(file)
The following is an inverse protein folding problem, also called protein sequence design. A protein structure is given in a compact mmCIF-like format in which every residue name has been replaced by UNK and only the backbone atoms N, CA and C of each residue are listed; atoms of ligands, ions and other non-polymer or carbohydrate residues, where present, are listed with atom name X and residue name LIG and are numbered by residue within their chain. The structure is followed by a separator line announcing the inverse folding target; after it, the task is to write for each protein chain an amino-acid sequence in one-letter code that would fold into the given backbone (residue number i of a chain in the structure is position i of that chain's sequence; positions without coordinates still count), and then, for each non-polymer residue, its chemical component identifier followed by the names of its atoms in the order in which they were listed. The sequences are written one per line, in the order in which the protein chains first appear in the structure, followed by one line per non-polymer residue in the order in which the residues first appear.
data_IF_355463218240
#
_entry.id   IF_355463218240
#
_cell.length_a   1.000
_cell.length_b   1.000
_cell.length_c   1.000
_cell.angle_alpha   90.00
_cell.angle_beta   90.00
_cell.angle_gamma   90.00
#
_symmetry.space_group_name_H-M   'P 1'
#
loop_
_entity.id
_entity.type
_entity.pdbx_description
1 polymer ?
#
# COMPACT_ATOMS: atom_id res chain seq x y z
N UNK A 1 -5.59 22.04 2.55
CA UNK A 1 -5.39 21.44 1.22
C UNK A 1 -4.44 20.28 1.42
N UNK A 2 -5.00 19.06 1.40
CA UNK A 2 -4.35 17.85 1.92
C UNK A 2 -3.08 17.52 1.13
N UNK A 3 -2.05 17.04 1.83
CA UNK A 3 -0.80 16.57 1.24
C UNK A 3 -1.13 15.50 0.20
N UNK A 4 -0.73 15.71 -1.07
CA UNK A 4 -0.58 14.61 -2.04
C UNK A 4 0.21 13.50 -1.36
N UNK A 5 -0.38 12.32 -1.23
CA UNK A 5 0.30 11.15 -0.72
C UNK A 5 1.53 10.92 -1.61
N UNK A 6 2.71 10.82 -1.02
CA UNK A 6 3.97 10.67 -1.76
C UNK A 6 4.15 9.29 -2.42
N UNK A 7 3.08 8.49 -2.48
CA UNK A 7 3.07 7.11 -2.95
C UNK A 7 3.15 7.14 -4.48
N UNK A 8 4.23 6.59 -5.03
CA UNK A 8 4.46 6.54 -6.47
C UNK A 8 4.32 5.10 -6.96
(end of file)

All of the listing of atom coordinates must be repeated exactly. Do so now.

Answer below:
The following is an inverse protein folding problem, also called protein sequence design. A protein structure is given in a compact mmCIF-like format in which every residue name has been replaced by UNK and only the backbone atoms N, CA and C of each residue are listed; atoms of ligands, ions and other non-polymer or carbohydrate residues, where present, are listed with atom name X and residue name LIG and are numbered by residue within their chain. The structure is followed by a separator line announcing the inverse folding target; after it, the task is to write for each protein chain an amino-acid sequence in one-letter code that would fold into the given backbone (residue number i of a chain in the structure is position i of that chain's sequence; positions without coordinates still count), and then, for each non-polymer residue, its chemical component identifier followed by the names of its atoms in the order in which they were listed. The sequences are written one per line, in the order in which the protein chains first appear in the structure, followed by one line per non-polymer residue in the order in which the residues first appear.
data_IF_355463218240
#
_entry.id   IF_355463218240
#
_cell.length_a   1.000
_cell.length_b   1.000
_cell.length_c   1.000
_cell.angle_alpha   90.00
_cell.angle_beta   90.00
_cell.angle_gamma   90.00
#
_symmetry.space_group_name_H-M   'P 1'
#
loop_
_entity.id
_entity.type
_entity.pdbx_description
1 polymer ?
#
# COMPACT_ATOMS: atom_id res chain seq x y z
N UNK A 1 -5.59 22.04 2.55
CA UNK A 1 -5.39 21.44 1.22
C UNK A 1 -4.44 20.28 1.42
N UNK A 2 -5.00 19.06 1.40
CA UNK A 2 -4.35 17.85 1.92
C UNK A 2 -3.08 17.52 1.13
N UNK A 3 -2.05 17.04 1.83
CA UNK A 3 -0.80 16.57 1.24
C UNK A 3 -1.13 15.50 0.20
N UNK A 4 -0.73 15.71 -1.07
CA UNK A 4 -0.58 14.61 -2.04
C UNK A 4 0.21 13.50 -1.36
N UNK A 5 -0.38 12.32 -1.23
CA UNK A 5 0.30 11.15 -0.72
C UNK A 5 1.53 10.92 -1.61
N UNK A 6 2.71 10.82 -1.02
CA UNK A 6 3.97 10.67 -1.76
C UNK A 6 4.15 9.29 -2.42
N UNK A 7 3.08 8.49 -2.48
CA UNK A 7 3.07 7.11 -2.95
C UNK A 7 3.15 7.14 -4.48
N UNK A 8 4.23 6.59 -5.03
CA UNK A 8 4.46 6.54 -6.47
C UNK A 8 4.32 5.10 -6.96